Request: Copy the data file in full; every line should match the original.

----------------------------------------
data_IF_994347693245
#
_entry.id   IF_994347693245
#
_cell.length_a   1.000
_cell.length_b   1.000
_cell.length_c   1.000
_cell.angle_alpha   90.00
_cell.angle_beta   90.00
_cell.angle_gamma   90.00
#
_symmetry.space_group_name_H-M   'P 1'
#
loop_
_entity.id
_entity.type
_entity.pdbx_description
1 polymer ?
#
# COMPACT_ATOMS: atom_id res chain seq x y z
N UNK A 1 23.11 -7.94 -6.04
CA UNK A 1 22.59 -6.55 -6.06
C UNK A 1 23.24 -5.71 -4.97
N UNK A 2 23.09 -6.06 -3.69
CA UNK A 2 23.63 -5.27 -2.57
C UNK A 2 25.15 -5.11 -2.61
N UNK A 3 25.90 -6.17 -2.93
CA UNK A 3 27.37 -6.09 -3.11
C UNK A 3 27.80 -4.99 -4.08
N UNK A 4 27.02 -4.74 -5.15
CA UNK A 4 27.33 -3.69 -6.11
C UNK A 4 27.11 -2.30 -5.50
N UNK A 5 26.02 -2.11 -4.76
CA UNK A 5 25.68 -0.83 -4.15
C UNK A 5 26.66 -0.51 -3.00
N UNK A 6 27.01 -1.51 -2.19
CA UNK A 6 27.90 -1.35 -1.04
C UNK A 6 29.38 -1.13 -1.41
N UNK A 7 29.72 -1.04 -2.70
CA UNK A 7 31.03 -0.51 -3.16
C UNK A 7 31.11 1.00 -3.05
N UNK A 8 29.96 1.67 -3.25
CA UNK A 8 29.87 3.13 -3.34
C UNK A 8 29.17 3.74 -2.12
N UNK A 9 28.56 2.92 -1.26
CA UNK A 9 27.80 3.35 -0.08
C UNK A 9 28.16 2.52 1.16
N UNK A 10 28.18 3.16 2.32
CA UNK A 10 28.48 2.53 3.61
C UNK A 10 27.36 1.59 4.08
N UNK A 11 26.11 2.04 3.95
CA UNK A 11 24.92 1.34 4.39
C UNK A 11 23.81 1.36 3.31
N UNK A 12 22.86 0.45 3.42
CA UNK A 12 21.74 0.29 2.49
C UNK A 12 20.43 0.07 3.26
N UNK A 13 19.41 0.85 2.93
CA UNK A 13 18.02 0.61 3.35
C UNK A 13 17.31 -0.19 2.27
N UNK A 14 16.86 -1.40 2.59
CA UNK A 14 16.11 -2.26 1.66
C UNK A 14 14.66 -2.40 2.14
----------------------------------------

data_IF_994347693245
#
_entry.id   IF_994347693245
#
_cell.length_a   1.000
_cell.length_b   1.000
_cell.length_c   1.000
_cell.angle_alpha   90.00
_cell.angle_beta   90.00
_cell.angle_gamma   90.00
#
_symmetry.space_group_name_H-M   'P 1'
#
loop_
_entity.id
_entity.type
_entity.pdbx_description
1 polymer ?
#
# COMPACT_ATOMS: atom_id res chain seq x y z
N UNK A 1 23.11 -7.94 -6.04
CA UNK A 1 22.59 -6.55 -6.06
C UNK A 1 23.24 -5.71 -4.97
N UNK A 2 23.09 -6.06 -3.69
CA UNK A 2 23.63 -5.27 -2.57
C UNK A 2 25.15 -5.11 -2.61
N UNK A 3 25.90 -6.17 -2.93
CA UNK A 3 27.37 -6.09 -3.11
C UNK A 3 27.80 -4.99 -4.08
N UNK A 4 27.02 -4.74 -5.15
CA UNK A 4 27.33 -3.69 -6.11
C UNK A 4 27.11 -2.30 -5.50
N UNK A 5 26.02 -2.11 -4.76
CA UNK A 5 25.68 -0.83 -4.15
C UNK A 5 26.66 -0.51 -3.00
N UNK A 6 27.01 -1.51 -2.19
CA UNK A 6 27.90 -1.35 -1.04
C UNK A 6 29.38 -1.13 -1.41
N UNK A 7 29.72 -1.04 -2.70
CA UNK A 7 31.03 -0.51 -3.16
C UNK A 7 31.11 1.00 -3.05
N UNK A 8 29.96 1.67 -3.25
CA UNK A 8 29.87 3.13 -3.34
C UNK A 8 29.17 3.74 -2.12
N UNK A 9 28.56 2.92 -1.26
CA UNK A 9 27.80 3.35 -0.08
C UNK A 9 28.16 2.52 1.16
N UNK A 10 28.18 3.16 2.32
CA UNK A 10 28.48 2.53 3.61
C UNK A 10 27.36 1.59 4.08
N UNK A 11 26.11 2.04 3.95
CA UNK A 11 24.92 1.34 4.39
C UNK A 11 23.81 1.36 3.31
N UNK A 12 22.86 0.45 3.42
CA UNK A 12 21.74 0.29 2.49
C UNK A 12 20.43 0.07 3.26
N UNK A 13 19.41 0.85 2.93
CA UNK A 13 18.02 0.61 3.35
C UNK A 13 17.31 -0.19 2.27
N UNK A 14 16.86 -1.40 2.59
CA UNK A 14 16.11 -2.26 1.66
C UNK A 14 14.66 -2.40 2.14